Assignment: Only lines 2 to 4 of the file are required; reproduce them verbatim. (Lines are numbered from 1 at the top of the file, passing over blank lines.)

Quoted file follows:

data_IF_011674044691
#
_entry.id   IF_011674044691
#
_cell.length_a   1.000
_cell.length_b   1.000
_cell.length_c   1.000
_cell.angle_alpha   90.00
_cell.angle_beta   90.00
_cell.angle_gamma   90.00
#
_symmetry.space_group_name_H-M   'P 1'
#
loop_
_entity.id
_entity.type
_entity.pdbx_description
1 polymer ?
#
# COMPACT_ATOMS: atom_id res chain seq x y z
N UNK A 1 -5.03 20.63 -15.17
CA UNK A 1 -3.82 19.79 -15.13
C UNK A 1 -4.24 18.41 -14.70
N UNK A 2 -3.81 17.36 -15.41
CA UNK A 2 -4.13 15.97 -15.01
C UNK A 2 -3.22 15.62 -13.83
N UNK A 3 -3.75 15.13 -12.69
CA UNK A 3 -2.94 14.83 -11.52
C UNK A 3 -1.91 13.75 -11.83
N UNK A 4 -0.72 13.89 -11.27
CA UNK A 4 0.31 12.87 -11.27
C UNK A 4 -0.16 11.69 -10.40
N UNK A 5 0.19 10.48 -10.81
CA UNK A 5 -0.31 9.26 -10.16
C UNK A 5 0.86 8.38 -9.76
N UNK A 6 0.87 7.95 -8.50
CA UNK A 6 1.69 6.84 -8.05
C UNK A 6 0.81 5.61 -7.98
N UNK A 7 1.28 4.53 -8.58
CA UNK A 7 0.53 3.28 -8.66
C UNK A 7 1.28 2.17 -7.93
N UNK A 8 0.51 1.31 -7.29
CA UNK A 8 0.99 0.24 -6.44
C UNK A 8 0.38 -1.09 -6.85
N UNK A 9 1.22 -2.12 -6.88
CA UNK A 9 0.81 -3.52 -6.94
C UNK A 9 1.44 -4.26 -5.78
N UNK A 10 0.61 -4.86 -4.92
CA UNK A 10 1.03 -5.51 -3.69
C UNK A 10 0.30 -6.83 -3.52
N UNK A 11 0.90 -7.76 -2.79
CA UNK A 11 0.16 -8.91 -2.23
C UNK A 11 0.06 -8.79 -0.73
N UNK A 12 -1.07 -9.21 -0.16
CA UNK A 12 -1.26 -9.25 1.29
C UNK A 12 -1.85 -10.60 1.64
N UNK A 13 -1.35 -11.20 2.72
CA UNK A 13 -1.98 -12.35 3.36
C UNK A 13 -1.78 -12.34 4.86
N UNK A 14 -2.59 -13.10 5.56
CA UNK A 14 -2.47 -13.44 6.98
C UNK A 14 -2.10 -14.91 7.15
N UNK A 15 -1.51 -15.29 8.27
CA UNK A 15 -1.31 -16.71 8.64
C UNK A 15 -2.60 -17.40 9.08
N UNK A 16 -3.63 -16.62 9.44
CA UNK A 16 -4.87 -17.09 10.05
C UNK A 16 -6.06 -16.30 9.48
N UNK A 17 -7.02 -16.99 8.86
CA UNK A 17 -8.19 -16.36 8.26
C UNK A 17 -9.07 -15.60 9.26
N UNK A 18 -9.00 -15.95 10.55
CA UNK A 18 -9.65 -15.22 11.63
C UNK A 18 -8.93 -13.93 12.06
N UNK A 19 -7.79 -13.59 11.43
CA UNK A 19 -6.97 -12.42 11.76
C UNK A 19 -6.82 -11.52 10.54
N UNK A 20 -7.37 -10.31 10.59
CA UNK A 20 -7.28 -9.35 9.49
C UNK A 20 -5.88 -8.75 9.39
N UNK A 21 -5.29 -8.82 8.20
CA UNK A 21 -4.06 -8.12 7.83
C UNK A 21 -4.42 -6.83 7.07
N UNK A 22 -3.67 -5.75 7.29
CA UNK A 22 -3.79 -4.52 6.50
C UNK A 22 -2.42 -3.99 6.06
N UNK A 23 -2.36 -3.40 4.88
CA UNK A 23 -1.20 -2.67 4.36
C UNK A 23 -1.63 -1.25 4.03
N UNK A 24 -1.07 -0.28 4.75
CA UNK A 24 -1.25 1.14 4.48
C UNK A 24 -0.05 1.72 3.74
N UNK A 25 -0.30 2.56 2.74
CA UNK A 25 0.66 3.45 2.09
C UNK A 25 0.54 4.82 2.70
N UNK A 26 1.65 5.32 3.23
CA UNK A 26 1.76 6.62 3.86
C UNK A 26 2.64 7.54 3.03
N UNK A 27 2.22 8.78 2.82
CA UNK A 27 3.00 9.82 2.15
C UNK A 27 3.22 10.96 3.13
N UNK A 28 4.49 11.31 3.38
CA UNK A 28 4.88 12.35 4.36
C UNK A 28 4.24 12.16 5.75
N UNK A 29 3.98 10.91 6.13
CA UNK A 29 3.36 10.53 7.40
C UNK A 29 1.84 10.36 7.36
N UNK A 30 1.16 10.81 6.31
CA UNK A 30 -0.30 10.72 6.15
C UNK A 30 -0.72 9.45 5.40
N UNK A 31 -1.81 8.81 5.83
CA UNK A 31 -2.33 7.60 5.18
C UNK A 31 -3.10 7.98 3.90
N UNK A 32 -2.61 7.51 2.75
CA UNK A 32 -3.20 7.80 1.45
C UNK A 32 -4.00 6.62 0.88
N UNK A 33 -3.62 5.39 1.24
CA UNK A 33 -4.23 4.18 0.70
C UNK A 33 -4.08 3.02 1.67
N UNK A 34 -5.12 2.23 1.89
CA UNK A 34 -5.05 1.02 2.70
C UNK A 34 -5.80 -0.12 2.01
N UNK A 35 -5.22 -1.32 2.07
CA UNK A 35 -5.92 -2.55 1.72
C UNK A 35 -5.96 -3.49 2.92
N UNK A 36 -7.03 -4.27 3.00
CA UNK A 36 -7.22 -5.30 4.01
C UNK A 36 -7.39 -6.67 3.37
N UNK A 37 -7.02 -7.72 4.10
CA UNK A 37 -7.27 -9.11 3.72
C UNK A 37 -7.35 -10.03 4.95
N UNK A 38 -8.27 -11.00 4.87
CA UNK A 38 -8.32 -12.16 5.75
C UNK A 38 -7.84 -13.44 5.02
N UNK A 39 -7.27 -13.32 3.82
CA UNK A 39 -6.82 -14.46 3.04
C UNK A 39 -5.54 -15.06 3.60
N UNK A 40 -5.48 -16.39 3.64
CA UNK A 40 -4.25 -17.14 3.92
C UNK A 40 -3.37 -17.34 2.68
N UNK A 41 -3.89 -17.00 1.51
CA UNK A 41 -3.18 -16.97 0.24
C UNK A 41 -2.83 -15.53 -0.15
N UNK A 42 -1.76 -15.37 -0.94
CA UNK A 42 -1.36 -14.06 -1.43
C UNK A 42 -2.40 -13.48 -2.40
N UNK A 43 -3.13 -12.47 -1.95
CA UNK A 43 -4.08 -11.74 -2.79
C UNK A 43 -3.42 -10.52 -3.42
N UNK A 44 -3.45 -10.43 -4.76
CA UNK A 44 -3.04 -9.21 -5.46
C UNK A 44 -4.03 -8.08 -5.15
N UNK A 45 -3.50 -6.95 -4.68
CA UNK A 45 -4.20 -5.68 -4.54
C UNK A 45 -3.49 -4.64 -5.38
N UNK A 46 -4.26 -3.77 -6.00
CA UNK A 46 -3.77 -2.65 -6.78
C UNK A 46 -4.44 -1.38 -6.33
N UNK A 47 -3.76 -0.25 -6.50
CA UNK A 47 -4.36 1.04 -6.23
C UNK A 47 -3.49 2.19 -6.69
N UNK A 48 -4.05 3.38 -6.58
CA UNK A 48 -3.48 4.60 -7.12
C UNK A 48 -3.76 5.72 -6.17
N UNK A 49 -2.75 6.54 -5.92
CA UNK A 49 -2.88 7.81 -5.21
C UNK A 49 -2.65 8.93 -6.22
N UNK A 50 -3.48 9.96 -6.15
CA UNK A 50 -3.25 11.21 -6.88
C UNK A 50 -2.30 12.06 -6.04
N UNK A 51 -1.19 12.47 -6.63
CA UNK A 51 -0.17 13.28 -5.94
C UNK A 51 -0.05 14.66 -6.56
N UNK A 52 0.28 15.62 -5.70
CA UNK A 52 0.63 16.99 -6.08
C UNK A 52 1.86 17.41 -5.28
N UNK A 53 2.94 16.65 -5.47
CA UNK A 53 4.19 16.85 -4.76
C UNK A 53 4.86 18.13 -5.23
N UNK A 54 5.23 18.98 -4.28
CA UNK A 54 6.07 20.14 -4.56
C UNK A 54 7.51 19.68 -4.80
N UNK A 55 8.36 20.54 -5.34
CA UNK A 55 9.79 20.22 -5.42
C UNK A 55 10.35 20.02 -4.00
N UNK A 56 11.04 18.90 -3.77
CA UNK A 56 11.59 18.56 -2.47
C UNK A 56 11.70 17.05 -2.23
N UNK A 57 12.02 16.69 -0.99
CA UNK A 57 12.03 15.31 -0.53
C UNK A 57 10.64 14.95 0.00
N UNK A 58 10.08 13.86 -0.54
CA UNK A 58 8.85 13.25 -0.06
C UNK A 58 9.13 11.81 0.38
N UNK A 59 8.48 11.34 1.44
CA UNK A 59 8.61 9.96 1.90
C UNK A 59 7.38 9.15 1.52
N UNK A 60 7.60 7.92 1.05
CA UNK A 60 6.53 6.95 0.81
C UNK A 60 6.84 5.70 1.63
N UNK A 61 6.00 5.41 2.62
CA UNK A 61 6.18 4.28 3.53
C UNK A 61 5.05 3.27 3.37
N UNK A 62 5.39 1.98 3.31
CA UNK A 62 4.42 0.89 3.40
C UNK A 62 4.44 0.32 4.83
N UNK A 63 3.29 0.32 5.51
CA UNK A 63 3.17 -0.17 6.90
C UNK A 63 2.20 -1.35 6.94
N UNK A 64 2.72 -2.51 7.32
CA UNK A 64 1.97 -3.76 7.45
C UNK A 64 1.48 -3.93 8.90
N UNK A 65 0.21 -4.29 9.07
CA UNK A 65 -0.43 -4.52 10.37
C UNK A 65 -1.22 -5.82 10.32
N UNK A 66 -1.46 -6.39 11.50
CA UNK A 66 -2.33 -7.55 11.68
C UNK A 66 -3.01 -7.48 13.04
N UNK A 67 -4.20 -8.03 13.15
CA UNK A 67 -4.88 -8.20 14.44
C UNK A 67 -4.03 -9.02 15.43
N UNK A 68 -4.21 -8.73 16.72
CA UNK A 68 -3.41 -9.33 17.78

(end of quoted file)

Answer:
#
_entry.id   IF_011674044691
#